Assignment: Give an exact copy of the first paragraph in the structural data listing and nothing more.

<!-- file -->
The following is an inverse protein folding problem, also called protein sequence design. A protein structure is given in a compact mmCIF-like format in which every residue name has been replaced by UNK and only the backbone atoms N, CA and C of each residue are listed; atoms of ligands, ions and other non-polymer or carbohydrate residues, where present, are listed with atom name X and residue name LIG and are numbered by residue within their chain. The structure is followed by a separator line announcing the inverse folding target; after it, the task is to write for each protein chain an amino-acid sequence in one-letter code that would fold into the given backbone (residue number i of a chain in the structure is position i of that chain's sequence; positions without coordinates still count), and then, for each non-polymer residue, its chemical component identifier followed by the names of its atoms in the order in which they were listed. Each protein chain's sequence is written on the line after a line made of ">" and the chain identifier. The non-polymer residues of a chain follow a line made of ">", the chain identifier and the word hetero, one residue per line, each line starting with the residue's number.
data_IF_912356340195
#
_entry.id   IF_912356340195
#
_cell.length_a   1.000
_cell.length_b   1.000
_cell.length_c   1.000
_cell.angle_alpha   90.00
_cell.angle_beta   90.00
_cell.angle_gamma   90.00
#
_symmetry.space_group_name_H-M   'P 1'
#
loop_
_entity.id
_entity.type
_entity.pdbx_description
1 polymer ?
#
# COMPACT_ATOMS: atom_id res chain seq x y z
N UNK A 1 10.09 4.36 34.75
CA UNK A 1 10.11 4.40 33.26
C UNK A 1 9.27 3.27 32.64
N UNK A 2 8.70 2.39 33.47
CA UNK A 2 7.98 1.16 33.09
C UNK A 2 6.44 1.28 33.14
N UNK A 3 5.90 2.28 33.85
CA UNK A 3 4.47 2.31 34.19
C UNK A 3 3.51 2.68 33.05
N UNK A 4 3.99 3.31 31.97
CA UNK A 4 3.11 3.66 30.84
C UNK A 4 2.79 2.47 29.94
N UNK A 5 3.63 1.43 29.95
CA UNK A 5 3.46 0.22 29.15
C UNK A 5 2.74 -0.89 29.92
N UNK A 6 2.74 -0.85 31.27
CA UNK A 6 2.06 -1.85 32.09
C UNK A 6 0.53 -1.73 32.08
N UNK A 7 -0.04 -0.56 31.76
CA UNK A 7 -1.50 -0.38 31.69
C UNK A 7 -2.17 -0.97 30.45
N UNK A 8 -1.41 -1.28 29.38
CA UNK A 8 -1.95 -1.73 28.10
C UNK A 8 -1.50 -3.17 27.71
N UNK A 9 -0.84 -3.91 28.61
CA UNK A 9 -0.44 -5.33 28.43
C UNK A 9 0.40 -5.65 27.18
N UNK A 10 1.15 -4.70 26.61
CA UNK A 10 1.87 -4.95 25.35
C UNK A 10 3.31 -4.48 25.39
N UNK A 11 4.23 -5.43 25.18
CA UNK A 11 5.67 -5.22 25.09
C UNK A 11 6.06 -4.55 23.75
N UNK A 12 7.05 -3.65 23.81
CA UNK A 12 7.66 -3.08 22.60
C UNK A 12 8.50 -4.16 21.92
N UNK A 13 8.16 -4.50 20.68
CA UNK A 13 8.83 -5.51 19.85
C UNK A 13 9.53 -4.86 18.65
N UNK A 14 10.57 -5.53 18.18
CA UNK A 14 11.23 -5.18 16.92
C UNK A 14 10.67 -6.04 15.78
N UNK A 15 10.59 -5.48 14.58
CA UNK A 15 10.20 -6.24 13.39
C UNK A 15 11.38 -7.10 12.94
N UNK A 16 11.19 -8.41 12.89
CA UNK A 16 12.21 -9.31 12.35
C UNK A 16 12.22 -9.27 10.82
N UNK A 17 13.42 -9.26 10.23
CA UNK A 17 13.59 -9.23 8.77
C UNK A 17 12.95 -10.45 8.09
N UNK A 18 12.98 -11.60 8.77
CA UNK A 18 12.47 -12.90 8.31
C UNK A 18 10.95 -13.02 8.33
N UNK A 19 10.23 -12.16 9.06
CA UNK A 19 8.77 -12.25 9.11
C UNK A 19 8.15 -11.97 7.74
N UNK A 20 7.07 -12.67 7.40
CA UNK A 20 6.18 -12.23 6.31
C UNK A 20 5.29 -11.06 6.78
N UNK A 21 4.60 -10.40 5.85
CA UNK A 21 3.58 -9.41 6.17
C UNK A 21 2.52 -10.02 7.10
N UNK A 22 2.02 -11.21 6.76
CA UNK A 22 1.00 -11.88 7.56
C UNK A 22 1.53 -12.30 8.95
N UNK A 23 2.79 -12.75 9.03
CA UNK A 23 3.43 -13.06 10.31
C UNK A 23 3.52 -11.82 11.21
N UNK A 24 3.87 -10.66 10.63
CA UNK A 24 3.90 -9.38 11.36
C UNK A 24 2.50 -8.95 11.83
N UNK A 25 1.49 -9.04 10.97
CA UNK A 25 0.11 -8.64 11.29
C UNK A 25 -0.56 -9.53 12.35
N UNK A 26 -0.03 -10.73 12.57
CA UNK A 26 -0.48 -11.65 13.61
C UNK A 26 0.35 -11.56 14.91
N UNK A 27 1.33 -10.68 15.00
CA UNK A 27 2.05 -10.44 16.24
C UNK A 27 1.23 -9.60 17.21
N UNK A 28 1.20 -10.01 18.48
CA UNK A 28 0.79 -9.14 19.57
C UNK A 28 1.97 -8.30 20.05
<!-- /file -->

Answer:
The following is an inverse protein folding problem, also called protein sequence design. A protein structure is given in a compact mmCIF-like format in which every residue name has been replaced by UNK and only the backbone atoms N, CA and C of each residue are listed; atoms of ligands, ions and other non-polymer or carbohydrate residues, where present, are listed with atom name X and residue name LIG and are numbered by residue within their chain. The structure is followed by a separator line announcing the inverse folding target; after it, the task is to write for each protein chain an amino-acid sequence in one-letter code that would fold into the given backbone (residue number i of a chain in the structure is position i of that chain's sequence; positions without coordinates still count), and then, for each non-polymer residue, its chemical component identifier followed by the names of its atoms in the order in which they were listed. Each protein chain's sequence is written on the line after a line made of ">" and the chain identifier. The non-polymer residues of a chain follow a line made of ">", the chain identifier and the word hetero, one residue per line, each line starting with the residue's number.